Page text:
Climate change adaptation actions are adjustments in natural or human systems in response to actual or expected climatic effects that moderate harm or exploit beneficial opportunities. Particularly in a rural state like Vermont, the foundation of resilient communities is our natural infrastructure. It is therefore not surprising that many of the actions needed to build resilient communities are the same actions needed and already initiated to support the resilience of our ecosystems and to reduce various types of pollution in Vermont’s watersheds. For example, when we build bridges and culverts to withstand future flood events, it provides aquatic species passage and prevents streambed and bank erosion. When we conserve wetlands it protects water quality and riparian habitat, it also protects upstream communities from flooding by serving as a catch basin during extreme weather events. In addition to working to properly design our infrastructure so we are prepared for future extreme weather events, we are engaged in a robust statewide conversation about how to encourage infill growth in our built communities (which are almost all along our river corridors) while preserving the open spaces so that we can, where it is still possible, benefit from our natural infrastructure by reconnecting our rivers to their flood plains.  

 

Please describe one key principle for building resilient communities.

Recognize the importance of the interconnected network of natural and undeveloped areas needed to provide a wide array of environmental, health and economic benefits. Not surprisingly, particularly in our urban areas, our natural infrastructure has been declining, both in quality and in quantity. Sprawl and poorly planned communities are at fault. As we rethink how we live on the land in light of the uncertainties of climate change, we need to be more strategic and intentional, using the best scientific information available to support long-term sustainability.


 
 

 


Grassroots/Government guru John Crowley to attend 'The City Resilient'

Like all PopTech audiences, the crowd attending the upcoming event, "The City Resilient," will be filled with people of extraordinary talent and knowledge. As examples, PopTech asked a handful of these thought leaders to answer three questions about their work and their views on community resilience. Here is John Crowley, Lead, Open Data for Resilience Partnerships at the World Bank/GFDRR.

Please briefly describe your work and your typical working day.

I connect grassroots and government via open data, open standards, and open technology. As curator of the TIDES "Camp Roberts" humanitarian technology accelerator for the US government and consultant to the World Bank's Open Data for Resilience Initiative, I am probably one of the few people who jump between each part of the disaster risk management cycle every day.

John Crowley

In the morning, I might interview a colleague in Kathmandu about efforts to teach the communities there how to map their city in OpenStreetMap so that they can catalogue their seismic risks. I might follow that with a conference call between a risk modeler and government donor about how to improve the collection of OpenStreetMap data to better calculate seismic damage and how to build these practices into global data standards.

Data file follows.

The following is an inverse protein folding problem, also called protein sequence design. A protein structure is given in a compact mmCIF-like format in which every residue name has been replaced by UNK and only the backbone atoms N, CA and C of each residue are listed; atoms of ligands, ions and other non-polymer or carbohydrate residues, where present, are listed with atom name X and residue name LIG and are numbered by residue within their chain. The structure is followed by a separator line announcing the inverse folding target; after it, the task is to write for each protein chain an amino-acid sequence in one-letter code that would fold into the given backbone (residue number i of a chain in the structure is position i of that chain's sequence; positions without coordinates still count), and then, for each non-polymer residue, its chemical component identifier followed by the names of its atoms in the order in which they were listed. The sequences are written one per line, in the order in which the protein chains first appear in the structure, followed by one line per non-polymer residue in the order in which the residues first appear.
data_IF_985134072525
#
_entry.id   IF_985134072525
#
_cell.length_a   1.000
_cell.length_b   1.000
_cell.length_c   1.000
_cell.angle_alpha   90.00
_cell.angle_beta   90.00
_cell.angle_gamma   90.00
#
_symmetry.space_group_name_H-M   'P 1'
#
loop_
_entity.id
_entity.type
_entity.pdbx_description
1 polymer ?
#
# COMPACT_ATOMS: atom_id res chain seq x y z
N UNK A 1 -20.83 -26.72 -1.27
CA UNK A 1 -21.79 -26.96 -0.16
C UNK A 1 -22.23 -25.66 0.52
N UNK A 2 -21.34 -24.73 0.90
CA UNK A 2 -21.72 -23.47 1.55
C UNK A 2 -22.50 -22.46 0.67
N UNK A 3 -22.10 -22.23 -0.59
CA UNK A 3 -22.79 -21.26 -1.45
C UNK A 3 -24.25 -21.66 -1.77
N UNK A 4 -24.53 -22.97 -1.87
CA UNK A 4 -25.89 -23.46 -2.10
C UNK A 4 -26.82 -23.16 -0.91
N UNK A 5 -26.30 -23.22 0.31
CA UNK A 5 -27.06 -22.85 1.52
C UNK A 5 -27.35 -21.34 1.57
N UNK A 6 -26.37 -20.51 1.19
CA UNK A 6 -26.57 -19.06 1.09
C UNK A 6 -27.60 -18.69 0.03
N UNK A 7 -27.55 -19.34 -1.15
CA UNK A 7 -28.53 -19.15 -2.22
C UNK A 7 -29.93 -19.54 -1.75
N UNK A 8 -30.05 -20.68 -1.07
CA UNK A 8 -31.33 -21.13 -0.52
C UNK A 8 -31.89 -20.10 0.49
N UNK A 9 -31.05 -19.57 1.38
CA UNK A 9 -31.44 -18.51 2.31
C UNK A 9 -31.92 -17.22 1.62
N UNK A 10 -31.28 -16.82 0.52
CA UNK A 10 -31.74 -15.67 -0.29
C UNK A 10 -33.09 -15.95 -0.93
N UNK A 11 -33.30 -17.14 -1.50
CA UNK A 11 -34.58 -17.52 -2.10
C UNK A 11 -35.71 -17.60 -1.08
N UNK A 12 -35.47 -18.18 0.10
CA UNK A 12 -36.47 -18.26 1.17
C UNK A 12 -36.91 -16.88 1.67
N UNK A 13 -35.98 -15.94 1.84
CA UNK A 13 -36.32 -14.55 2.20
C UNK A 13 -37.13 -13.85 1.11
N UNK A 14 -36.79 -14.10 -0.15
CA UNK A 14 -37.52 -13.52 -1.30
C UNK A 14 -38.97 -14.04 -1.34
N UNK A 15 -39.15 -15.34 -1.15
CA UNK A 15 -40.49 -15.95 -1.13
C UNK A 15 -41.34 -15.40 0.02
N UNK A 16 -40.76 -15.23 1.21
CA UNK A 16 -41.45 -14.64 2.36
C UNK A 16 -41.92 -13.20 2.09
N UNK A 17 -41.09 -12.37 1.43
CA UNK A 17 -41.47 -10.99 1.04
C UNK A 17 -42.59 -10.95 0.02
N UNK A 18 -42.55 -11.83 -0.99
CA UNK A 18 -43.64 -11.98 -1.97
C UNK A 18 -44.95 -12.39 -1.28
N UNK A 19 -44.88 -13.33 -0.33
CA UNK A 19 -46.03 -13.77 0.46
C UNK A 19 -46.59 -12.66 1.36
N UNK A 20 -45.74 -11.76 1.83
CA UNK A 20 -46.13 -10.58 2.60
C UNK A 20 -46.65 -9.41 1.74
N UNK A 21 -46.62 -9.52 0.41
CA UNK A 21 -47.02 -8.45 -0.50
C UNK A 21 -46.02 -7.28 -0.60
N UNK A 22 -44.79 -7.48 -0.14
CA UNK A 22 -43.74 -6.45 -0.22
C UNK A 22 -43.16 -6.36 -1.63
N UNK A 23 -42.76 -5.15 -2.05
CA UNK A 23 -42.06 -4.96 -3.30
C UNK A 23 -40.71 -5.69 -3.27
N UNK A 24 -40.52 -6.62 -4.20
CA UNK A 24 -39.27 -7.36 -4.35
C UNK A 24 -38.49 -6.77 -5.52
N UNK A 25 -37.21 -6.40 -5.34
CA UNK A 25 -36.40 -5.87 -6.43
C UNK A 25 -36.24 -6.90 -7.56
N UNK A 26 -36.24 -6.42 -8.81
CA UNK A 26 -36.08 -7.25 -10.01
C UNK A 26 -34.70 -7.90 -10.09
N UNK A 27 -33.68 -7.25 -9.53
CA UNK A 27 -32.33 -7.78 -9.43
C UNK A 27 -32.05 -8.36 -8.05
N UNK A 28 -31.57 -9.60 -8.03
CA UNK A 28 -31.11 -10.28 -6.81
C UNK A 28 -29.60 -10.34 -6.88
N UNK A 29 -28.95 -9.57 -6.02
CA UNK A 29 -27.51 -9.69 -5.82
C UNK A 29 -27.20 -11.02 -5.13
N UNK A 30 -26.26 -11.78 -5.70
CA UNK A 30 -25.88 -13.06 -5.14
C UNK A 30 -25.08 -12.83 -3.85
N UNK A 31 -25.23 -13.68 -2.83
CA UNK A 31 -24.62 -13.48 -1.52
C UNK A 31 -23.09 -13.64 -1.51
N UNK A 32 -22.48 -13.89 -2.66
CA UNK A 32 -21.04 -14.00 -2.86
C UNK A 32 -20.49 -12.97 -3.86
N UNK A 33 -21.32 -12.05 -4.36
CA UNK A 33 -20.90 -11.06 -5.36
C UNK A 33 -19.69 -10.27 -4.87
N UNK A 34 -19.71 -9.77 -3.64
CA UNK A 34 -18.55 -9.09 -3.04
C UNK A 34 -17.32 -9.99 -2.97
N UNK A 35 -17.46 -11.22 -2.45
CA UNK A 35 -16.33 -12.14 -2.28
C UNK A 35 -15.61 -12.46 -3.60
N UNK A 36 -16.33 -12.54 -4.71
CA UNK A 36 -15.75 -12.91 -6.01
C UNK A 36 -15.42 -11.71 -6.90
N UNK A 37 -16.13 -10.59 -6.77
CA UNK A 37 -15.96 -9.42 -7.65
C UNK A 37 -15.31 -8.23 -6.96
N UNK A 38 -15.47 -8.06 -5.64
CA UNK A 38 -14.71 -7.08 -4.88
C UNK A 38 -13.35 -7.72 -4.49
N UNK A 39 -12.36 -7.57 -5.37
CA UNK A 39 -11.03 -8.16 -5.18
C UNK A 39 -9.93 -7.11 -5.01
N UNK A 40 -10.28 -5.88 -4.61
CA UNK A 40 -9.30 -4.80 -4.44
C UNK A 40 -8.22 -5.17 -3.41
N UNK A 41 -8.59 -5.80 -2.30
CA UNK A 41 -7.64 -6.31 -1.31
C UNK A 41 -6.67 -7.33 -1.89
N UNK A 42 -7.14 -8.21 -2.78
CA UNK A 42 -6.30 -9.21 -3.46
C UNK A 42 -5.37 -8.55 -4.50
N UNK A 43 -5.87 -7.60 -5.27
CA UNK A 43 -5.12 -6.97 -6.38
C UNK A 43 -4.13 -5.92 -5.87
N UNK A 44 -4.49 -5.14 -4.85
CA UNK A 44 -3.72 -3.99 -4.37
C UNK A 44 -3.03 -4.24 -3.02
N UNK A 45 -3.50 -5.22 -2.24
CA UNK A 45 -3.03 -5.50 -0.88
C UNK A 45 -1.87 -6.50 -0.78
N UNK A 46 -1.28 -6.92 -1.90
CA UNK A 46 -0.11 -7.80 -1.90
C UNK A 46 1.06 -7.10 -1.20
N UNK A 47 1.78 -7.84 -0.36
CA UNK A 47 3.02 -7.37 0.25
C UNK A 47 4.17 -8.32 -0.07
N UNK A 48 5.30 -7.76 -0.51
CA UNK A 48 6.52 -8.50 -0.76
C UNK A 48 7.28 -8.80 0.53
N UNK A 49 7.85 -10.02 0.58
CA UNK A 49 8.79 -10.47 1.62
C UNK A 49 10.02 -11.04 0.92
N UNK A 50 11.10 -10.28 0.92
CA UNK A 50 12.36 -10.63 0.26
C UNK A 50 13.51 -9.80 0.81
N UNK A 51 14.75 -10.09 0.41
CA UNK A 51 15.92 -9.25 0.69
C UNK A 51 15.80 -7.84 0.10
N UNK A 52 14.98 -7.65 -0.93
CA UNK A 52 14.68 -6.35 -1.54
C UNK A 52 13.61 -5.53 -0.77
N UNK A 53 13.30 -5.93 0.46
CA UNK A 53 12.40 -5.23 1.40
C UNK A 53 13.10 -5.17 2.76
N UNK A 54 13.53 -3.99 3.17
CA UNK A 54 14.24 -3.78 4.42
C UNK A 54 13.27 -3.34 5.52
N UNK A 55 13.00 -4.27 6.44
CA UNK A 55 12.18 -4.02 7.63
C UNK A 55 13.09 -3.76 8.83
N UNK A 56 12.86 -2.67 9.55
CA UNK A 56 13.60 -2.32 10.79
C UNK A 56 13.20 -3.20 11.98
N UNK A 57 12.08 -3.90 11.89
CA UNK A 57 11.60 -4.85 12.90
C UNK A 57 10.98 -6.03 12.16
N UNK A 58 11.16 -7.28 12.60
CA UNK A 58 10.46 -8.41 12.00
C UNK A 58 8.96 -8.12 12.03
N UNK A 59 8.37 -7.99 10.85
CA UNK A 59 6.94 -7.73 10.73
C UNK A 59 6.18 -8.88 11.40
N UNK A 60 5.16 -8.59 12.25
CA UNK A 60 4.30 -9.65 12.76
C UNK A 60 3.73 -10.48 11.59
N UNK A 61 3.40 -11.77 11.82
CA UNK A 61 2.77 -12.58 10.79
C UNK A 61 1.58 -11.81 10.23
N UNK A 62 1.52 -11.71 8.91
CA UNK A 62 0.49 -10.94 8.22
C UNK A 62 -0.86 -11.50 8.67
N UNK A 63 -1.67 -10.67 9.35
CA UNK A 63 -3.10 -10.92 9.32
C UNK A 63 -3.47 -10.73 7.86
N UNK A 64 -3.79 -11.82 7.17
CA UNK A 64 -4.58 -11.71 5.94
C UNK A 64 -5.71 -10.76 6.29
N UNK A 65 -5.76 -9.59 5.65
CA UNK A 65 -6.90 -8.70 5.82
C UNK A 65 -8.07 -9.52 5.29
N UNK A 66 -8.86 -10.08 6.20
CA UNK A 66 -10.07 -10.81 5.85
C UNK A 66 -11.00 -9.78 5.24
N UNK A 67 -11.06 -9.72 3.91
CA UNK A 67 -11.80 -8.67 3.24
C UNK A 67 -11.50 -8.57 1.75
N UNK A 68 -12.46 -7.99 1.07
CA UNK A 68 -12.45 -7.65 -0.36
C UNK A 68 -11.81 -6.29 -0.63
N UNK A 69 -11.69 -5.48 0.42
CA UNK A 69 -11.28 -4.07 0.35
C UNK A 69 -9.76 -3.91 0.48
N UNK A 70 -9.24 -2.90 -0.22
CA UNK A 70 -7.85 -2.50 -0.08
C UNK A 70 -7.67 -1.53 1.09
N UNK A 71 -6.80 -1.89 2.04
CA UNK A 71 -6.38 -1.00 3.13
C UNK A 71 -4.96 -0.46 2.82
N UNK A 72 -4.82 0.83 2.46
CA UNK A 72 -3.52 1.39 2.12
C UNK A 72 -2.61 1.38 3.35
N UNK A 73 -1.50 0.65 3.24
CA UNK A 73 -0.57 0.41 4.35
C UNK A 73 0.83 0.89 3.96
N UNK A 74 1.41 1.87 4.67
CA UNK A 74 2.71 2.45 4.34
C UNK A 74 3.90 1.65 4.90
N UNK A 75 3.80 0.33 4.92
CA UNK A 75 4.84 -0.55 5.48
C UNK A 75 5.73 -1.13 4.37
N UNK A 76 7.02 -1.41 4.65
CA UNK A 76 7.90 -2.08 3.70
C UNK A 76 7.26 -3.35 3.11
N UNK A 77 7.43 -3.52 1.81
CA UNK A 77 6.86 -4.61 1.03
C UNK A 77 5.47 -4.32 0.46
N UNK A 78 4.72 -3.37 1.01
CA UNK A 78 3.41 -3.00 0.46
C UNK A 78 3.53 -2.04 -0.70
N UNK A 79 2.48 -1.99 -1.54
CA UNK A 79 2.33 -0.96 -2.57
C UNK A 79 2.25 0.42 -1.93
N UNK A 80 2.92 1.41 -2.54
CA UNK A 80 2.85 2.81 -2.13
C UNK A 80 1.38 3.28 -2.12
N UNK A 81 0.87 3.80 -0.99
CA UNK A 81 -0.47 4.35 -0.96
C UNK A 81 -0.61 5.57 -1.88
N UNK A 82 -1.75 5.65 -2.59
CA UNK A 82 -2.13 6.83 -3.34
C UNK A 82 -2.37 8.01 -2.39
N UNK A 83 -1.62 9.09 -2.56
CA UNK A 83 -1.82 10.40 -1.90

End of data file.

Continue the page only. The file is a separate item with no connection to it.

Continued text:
In the afternoon, I might hold a conference call between FEMA, FEMACorps, and several companies about how to design a mash-up experiment at Camp Roberts where we accelerate damage assessment after an earthquake. One idea under review today fuses two ideas: how to use an unmanned aerial vehicle to image a neighborhood and provide real-time imagery to field teams; and how to bounce radio signals off the UAV to connect the field team's land-mobile radios with crisis mappers via Skype and upload field data collected back to the crisis mappers in near real-time.

In the evening, I'm probably in a coffee shop writing a policy memo about a way that the U.S. government could allow the fusion of mapping data from FEMA and crisis mappers into analytical products that can be used to accelerate the decisions about individualized assistance to families whose houses have been damaged (and figuring out how to get permission for the UAV to fly and/or make all the data open!). Or I might be writing a paper on the legal and policy challenges of connecting grassroots and government.

 

How does your work relate to efforts to build resilient communities?

Communities are becoming ever more interconnected. Mutual aid used to mean either an agreement to offer help across adjacent communities or a bilateral agreement for humanitarian aid between nation states. Today, it means were are a deeply intermingled global community, where citizens can help other citizens from across the planet using open platforms and open data.

I get to work on the problems that emerge when we move from old conceptions of mutual aid based mostly on sovereignties helping sovereignties to a set of decentralized informal networks working around and within these more formal networks. I get to work in partnerships to create mashups of organizations that solve big problems and then find ways to remove policy obstacles and let these open partnerships do their work. Put in systems thinking language, I reinforce the positive feedback loops of collaborative, creative do-ers and slow the negative feedback loop of those who create "policy drag."

 

Please describe one key principle for building resilient communities.

Listen. Too many efforts to build resilient communities start from an idea born in the comfort of a developed country which we then try to evangelize in a resource-scarce developing nation. Start from where people are. Listen to their problems. Mobilize tools and resources to build their solution in which they are full co-designers, while educating them about practices that would make their ideas better. We build resilient communities when the communities own their solutions and therefore already know how to maintain them. As a classically-trained cellist, I have to turn to the metaphor of being a chamber musician. You have to create a safe space where an innovative approach can arise from the friction between several people's ideas into a unique and creative synthesis. In the process, you'll each be pushed beyond your comfort zone into places where you will do things you did not realize were inside you.

Photo via John Crowley